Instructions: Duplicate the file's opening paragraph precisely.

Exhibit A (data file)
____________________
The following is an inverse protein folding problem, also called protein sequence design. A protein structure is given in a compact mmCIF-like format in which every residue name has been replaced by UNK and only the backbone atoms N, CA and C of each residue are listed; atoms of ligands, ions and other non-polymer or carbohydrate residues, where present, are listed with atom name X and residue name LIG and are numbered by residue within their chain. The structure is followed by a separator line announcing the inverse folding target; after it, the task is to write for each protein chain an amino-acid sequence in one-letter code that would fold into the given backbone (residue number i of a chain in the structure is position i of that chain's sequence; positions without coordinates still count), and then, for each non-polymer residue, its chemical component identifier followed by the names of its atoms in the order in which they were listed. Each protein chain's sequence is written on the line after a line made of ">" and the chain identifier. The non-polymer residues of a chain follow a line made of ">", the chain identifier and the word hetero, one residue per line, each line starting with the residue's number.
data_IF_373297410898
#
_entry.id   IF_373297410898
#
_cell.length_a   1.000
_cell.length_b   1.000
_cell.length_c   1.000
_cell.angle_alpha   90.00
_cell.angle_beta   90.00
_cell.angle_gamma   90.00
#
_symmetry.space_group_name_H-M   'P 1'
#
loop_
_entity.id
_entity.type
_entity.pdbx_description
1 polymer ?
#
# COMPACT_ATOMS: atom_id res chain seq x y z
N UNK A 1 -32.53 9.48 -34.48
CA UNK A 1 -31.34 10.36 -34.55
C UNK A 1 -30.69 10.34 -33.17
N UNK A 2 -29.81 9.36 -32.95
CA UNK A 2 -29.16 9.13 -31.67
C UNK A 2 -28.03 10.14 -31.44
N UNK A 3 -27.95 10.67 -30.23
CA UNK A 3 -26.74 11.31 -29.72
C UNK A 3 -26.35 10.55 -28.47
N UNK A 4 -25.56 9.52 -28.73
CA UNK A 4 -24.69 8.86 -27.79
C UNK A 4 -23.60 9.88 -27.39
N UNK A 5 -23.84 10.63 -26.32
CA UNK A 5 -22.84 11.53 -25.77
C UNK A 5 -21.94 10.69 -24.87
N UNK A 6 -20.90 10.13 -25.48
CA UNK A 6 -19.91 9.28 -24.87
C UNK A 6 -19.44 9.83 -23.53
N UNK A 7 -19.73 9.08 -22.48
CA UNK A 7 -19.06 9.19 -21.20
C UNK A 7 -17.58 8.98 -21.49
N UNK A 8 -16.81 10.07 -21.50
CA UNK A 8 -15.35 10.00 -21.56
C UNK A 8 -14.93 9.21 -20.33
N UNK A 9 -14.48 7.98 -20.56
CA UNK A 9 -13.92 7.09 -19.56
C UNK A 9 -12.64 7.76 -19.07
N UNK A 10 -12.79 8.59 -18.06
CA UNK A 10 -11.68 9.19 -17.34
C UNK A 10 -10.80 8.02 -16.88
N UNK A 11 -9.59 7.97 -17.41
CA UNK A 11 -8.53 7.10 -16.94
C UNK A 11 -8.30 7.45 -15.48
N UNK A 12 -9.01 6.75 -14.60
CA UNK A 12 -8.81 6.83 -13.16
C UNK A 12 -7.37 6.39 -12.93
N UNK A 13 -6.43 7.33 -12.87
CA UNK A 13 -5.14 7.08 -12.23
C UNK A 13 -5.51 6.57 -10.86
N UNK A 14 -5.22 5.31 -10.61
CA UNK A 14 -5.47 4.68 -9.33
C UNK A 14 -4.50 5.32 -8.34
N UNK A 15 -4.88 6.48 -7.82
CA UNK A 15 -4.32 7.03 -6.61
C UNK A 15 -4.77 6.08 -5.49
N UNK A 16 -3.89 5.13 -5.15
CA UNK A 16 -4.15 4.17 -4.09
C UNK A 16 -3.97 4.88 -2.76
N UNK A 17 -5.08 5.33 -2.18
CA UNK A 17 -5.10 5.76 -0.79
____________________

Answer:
The following is an inverse protein folding problem, also called protein sequence design. A protein structure is given in a compact mmCIF-like format in which every residue name has been replaced by UNK and only the backbone atoms N, CA and C of each residue are listed; atoms of ligands, ions and other non-polymer or carbohydrate residues, where present, are listed with atom name X and residue name LIG and are numbered by residue within their chain. The structure is followed by a separator line announcing the inverse folding target; after it, the task is to write for each protein chain an amino-acid sequence in one-letter code that would fold into the given backbone (residue number i of a chain in the structure is position i of that chain's sequence; positions without coordinates still count), and then, for each non-polymer residue, its chemical component identifier followed by the names of its atoms in the order in which they were listed. Each protein chain's sequence is written on the line after a line made of ">" and the chain identifier. The non-polymer residues of a chain follow a line made of ">", the chain identifier and the word hetero, one residue per line, each line starting with the residue's number.